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Build

Reading: Mark 6: 1-6a

Verse Three: “Isn’t this the carpenter? Isn’t this Mary’s son…”?

Can you remember when you were a child and you wanted to do something “adult”? I can remember my parents or others saying “You’re too young” or something similar. As a parent I can also remember being on the other side of these conversations with our children. Waiting to be old enough is part of growing up.

Jesus must have also experienced this growing up. He must have heard things like, “No, you can’t walk to your cousin John’s house. It is a long way and you are only seven”. Later it was probably something like, “No, we’ll work together on this kitchen remodel. You’re not old enough to do this on your own”. But being questioned because we are young or inexperienced is much different than being questioned because of our past. In fact, some people even move to a new town or a new company just to get a fresh start.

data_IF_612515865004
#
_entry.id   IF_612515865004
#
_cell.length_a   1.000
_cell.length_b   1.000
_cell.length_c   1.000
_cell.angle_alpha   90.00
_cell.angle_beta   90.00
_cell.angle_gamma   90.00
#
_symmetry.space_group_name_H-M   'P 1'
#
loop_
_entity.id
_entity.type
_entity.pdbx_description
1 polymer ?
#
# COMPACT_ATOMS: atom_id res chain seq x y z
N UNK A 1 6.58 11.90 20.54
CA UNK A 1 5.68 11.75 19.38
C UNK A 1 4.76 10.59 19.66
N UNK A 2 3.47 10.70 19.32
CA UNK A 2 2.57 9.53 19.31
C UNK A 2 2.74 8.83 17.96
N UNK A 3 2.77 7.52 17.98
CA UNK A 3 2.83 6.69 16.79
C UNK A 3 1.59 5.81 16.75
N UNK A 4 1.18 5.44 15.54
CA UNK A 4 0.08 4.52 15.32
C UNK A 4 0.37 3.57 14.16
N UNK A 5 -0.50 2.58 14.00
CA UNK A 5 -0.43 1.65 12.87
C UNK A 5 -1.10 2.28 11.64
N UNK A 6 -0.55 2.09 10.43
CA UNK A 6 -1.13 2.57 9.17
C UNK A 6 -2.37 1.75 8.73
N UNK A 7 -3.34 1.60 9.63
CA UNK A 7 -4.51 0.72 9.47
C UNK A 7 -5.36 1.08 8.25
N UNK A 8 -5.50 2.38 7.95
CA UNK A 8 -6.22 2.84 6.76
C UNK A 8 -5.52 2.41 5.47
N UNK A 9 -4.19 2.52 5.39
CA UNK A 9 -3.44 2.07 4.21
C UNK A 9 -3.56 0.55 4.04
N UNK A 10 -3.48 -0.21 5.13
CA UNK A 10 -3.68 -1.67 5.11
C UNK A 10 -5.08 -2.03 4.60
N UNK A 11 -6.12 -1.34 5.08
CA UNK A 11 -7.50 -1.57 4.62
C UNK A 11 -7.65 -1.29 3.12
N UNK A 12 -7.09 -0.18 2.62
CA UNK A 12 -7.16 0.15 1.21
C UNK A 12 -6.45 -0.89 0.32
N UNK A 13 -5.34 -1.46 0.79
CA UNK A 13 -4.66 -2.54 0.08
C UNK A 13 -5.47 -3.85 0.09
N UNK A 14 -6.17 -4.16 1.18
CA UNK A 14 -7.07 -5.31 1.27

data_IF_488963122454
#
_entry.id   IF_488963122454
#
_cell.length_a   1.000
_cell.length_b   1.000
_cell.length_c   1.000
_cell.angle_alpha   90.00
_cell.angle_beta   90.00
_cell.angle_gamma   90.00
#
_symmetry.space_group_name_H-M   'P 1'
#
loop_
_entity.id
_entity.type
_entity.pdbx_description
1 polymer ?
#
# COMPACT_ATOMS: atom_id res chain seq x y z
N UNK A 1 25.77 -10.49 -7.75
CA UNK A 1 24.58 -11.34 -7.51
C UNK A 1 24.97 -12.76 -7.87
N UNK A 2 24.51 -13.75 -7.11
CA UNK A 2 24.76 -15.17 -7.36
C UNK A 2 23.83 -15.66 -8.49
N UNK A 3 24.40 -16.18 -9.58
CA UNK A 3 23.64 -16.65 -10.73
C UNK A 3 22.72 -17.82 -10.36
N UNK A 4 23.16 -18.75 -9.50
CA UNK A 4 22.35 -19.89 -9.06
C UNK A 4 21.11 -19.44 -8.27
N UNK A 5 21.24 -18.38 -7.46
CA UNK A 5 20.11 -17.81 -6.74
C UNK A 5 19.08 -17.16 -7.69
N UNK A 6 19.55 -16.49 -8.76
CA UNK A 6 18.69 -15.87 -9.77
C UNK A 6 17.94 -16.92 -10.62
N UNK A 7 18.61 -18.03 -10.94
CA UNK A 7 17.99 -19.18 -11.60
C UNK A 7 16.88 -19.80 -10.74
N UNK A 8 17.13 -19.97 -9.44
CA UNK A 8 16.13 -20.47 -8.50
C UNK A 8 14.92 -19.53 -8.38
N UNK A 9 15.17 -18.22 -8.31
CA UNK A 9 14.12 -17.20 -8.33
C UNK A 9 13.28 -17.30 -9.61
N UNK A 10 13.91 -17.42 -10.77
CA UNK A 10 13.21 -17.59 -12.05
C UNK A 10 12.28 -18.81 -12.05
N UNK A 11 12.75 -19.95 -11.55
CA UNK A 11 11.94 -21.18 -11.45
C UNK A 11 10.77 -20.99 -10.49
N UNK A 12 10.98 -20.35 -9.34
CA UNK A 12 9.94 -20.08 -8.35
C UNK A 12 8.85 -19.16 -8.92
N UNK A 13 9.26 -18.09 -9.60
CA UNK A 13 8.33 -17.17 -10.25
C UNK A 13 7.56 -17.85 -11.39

When Jesus returns to His home town, He must have come with a bit of a reputation from what He has been doing lately. Buzz from the miracles traveled from village to village and town to town. In our passage, Jesus begins by teaching in the synagogue and there He amazes them with His wisdom. But then someone remembers Jesus’ past and asks, “Isn’t this the carpenter? Isn’t this Mary’s son…”? What they were really asking was: “Isn’t this JUST the carpenter…”? They could not see He for who He had become. This is a hard thing to experience. It is real and many have and will experience it. The power of these negative thoughts is evident in how it limits Jesus’ power. He could not do big miracles and was amazed at their lack of faith.